If you’re from the UK, you will probably have seen the cheesy adverts for Shpock, the ‘boot sale app’. In the past, we had made fun of the name — a portmanteau of ‘shop in your pocket’ according to their website’ — and wondered who would use the app. Hats were eaten. We sold clothing, furniture, and electronics via Shpock. In particular, it was great for posting odds and ends, and there was a lot of interest in our TVs from people who needed a cheap replacement at short notice. The app works on location, so search results list the items closest to you. If someone is located elsewhere in the country, they can offer a price for the item that includes the cost of postage. True to the boot sale ethos, some users do want items cheap and will offer significantly lower than the asking price. True to its cheesy adverts, you get a loud kerching noise when you sell an item.

Gumtree
We sold the majority of our furniture on Gumtree. Everyone paid the asking price and we had a couple of landlords who ended up taking more than the one item they had come for. Both the website and app have full functionality (the Shpock website is a bit clunky) and are easy to use. If we were to have another household sale, we would sell our furniture exclusively on Gumtree.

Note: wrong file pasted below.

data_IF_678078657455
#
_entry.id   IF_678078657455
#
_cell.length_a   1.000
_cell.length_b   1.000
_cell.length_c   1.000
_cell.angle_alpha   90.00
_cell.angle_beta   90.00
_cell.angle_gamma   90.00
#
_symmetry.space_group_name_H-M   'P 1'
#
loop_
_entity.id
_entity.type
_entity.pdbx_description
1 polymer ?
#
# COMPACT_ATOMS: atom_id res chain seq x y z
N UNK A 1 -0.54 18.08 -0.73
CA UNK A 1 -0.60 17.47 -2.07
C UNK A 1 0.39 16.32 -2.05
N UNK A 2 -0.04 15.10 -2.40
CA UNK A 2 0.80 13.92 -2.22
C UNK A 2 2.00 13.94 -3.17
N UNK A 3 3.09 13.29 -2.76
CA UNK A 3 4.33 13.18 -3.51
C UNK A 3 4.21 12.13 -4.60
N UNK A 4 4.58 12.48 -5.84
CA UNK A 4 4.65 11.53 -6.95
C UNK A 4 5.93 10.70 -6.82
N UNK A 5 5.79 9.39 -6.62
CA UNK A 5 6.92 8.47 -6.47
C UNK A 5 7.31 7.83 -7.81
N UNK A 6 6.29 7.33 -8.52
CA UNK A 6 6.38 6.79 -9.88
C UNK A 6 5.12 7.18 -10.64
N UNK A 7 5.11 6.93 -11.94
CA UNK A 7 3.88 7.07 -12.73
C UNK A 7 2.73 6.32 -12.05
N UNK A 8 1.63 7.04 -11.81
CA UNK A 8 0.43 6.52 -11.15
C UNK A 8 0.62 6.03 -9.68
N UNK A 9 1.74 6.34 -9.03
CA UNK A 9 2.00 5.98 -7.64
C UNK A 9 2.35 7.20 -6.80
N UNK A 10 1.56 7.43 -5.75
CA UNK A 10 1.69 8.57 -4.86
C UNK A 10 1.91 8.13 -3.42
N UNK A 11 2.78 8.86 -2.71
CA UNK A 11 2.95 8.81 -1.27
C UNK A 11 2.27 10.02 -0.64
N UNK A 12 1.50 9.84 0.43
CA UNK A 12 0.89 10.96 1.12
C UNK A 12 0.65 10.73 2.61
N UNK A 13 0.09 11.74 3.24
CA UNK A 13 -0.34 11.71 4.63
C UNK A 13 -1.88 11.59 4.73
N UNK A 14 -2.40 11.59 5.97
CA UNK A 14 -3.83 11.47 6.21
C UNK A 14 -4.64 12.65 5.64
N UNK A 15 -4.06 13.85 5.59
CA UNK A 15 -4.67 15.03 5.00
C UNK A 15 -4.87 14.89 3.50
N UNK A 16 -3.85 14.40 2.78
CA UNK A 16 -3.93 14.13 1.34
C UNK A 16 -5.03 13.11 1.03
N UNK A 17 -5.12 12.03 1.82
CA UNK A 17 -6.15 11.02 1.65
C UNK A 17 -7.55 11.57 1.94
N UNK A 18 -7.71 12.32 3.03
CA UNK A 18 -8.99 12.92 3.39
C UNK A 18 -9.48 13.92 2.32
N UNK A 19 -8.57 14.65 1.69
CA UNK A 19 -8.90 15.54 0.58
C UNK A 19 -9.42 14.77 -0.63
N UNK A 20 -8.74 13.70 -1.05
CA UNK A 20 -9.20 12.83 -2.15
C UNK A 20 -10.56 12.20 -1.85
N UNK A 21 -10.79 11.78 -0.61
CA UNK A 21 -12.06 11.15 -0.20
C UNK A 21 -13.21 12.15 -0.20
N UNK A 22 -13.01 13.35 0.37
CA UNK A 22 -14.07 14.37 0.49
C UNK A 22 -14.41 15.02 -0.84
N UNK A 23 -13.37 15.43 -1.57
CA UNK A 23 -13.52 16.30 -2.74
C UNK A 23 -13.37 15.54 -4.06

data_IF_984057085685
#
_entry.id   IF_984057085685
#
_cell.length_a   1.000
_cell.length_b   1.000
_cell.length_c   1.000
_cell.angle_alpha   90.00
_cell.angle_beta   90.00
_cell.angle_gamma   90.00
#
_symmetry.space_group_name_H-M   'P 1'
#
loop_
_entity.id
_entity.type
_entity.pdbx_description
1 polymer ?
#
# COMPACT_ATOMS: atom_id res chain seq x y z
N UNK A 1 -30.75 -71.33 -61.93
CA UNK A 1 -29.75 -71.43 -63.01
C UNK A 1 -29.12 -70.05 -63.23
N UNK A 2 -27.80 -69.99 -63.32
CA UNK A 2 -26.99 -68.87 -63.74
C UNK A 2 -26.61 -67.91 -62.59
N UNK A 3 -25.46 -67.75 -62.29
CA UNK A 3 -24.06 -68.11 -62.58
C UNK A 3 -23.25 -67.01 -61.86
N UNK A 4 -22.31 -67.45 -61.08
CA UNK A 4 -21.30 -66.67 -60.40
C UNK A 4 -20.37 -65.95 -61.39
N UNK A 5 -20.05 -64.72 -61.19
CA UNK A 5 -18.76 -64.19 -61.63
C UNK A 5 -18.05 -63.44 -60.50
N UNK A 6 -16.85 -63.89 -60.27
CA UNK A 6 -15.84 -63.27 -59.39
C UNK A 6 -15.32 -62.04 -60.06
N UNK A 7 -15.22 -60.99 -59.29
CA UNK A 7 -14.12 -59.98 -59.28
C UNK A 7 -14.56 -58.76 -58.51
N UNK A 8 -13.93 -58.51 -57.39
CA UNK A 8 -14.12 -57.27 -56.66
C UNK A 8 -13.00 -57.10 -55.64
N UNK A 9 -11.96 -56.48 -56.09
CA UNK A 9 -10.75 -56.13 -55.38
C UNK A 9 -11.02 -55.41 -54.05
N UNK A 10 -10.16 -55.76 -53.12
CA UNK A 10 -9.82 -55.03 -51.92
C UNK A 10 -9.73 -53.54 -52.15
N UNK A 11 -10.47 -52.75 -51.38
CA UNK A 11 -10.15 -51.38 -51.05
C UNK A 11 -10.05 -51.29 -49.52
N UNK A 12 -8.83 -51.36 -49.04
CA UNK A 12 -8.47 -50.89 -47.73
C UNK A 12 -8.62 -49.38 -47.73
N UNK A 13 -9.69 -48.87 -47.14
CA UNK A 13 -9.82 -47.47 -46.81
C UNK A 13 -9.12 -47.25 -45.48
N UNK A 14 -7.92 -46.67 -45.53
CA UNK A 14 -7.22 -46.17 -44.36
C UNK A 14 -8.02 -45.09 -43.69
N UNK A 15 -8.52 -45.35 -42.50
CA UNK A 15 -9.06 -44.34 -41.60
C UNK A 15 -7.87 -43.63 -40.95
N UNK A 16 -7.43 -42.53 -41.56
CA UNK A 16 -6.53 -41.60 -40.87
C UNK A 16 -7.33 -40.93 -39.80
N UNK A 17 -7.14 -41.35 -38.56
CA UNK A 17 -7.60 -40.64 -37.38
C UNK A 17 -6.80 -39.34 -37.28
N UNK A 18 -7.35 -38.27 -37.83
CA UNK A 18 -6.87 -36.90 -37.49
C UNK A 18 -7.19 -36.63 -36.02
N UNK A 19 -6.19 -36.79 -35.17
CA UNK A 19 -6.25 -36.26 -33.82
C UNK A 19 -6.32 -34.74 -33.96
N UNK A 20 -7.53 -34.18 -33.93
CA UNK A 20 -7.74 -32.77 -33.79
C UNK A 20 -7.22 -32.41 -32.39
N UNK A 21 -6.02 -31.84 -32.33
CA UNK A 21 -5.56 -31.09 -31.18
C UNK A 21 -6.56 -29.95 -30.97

Facebook Marketplace and Local Selling Groups
To sell items on Facebook, you have two options: the Marketplace or local selling groups. If you create ‘sell’ post on one of these groups, you also have the option of posting it to Marketplace at the same time. Some groups have strict rules to follow and membership needs to be approved. Others are more laidback. Whilst we joined the group for our local suburb in Oxford, we found it has tens of thousands of members and the page was inundated with posts every couple of minutes, which meant ours often got lost. We sold some rugs, an iron, an ironing board, and a clothes horse using a local group. Aside from a veritable rush on a cheap hand blender we’d had for six years, we didn’t sell anything else through Marketplace.

Music Magpie